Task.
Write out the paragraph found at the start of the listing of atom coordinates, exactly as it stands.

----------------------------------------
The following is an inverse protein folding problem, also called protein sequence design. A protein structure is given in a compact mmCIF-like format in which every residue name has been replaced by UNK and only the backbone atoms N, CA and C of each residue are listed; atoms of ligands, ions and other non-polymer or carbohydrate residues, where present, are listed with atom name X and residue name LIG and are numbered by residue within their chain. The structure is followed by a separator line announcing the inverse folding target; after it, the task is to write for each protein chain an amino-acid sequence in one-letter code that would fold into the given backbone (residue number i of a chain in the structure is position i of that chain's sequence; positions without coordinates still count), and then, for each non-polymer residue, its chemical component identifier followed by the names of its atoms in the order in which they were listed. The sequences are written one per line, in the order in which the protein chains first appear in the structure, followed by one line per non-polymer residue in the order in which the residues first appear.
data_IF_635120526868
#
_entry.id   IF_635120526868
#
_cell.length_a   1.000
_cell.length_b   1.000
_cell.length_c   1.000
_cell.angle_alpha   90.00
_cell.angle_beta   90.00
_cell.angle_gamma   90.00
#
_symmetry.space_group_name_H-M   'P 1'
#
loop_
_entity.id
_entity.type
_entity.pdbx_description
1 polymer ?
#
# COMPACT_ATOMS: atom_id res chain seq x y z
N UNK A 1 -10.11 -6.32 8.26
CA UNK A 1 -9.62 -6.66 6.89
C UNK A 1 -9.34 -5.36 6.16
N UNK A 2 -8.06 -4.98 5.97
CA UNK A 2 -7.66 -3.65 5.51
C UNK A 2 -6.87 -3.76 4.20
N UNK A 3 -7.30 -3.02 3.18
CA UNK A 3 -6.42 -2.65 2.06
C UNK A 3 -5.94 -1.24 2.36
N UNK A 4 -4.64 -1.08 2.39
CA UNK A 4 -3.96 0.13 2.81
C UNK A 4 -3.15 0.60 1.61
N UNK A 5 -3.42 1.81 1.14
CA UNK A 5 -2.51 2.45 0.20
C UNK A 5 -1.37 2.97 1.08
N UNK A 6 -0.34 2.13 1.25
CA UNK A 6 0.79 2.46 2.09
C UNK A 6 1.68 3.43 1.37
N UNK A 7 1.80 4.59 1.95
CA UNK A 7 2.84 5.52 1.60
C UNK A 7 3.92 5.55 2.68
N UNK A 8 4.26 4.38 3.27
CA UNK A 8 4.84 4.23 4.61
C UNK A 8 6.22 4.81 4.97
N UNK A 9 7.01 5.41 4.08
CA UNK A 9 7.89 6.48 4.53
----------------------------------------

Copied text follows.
The following is an inverse protein folding problem, also called protein sequence design. A protein structure is given in a compact mmCIF-like format in which every residue name has been replaced by UNK and only the backbone atoms N, CA and C of each residue are listed; atoms of ligands, ions and other non-polymer or carbohydrate residues, where present, are listed with atom name X and residue name LIG and are numbered by residue within their chain. The structure is followed by a separator line announcing the inverse folding target; after it, the task is to write for each protein chain an amino-acid sequence in one-letter code that would fold into the given backbone (residue number i of a chain in the structure is position i of that chain's sequence; positions without coordinates still count), and then, for each non-polymer residue, its chemical component identifier followed by the names of its atoms in the order in which they were listed. The sequences are written one per line, in the order in which the protein chains first appear in the structure, followed by one line per non-polymer residue in the order in which the residues first appear.